Saturday, November 23, 2013

Danse Macabre--chapter 29

Micah brings Anita food. Passive agressively, of course, because (according to the text) pointing out that somebody is neglecting themselves to the point of putting other people in danger is, like, you know, bad.

IT TURNED OUT to be coffee first. Requiem wasn’t in the bedroom, and Micah came through the door with a tray of breakfast. He didn’t say that I’d waited too long to eat, and maybe endangered Damian, or risked raising my beasts again and hurting myself, or losing the baby, or that by neglecting myself I could make the ardeur more uncontrollable. No, he didn’t say any of that.
Anita has neglected herself to the point that she is raping random people. Oh, but not condemning her for it is the kind and generous thing to do. She doesn't need a Come-to-Jesus talk. Oh, no. She just needs people to wait on her hand and foot and put up with the amount of danger she's putting everyone in by not eating.

Also: Anita was, by her own statement, not going to go get food. She was going to go get coffee, and then go find sex. Technically, her body is still human. It's been stated by multiple people that the ardeur cannot replace actually eating. There are anorexics who eat more frequently than Anita Blake does. In fact, it just hit me that it's entirely possible Anita Blake's pregnancy scare is because she eats so seldom and her malnutrition is so bad her period has stopped. The only thing even remotely resembling a plot in this book is revolving around how the ardeur has gotten so dangerous it is putting Jean Claude at risk politically and everyone else in danger physically, and that they need to figure out how dangerous it's gotten before someone else decides to act on it. That means this entire book is centered on self-neglect and self injury with the added bonus of psychic and actual rape as a direct result of said neglect.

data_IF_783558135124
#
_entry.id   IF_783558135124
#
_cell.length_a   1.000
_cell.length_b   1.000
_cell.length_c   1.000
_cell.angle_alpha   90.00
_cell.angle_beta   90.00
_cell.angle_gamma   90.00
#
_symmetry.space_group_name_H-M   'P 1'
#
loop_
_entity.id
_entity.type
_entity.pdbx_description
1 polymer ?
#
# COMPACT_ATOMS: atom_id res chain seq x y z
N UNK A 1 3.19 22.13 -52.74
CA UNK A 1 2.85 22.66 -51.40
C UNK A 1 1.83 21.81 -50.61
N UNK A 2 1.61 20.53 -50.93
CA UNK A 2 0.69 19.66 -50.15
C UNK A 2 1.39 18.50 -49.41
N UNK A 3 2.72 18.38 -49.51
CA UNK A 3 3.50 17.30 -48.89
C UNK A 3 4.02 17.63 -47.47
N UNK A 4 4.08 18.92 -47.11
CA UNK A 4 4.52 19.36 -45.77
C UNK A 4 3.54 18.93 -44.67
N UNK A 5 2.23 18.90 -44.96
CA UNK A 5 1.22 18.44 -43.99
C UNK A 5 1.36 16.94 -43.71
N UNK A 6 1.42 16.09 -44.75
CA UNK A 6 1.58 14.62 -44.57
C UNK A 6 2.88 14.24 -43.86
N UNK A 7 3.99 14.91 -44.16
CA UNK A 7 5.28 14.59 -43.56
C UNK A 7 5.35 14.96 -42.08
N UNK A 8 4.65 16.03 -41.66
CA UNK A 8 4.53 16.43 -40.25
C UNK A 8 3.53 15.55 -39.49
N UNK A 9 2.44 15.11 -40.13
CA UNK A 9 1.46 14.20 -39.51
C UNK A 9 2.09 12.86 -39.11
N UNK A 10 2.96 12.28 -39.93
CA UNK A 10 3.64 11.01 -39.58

I don't mind sex scenes in my fiction, okay? My problem with them is not the sex part, it's the part that I don't really find sex all that interesting, and that's a nice chunk of book that could be furthering a plot that we can't get back. But I don't like non-con, I don't like abuse, and I really, really, really don't like reading stories that actively condone any form of self-harming because that's a trap that's really easy to fall into and really hard to climb back out of again. Every single thing in this series--EVERYTHING--reads to me like an abuse victim with severe stockholm syndrome self-medicating with sex and self-abuse. If the next Anita Blake book came out and said flat out that's what's been going on? This would actually be one of the best character studies in existence. And the fact that it is actively condoning this--Micah's act of kindness is viewed as good because he's not talking to Anita about how utterly fucking stupid and dangerous her self-abuse is--is fucking reprehensible.

I smiled at him. “Thanks for the food, and I’ve got a two o’clock appointment with my gynecologist.”

“Today?” he asked, “Is that wise?”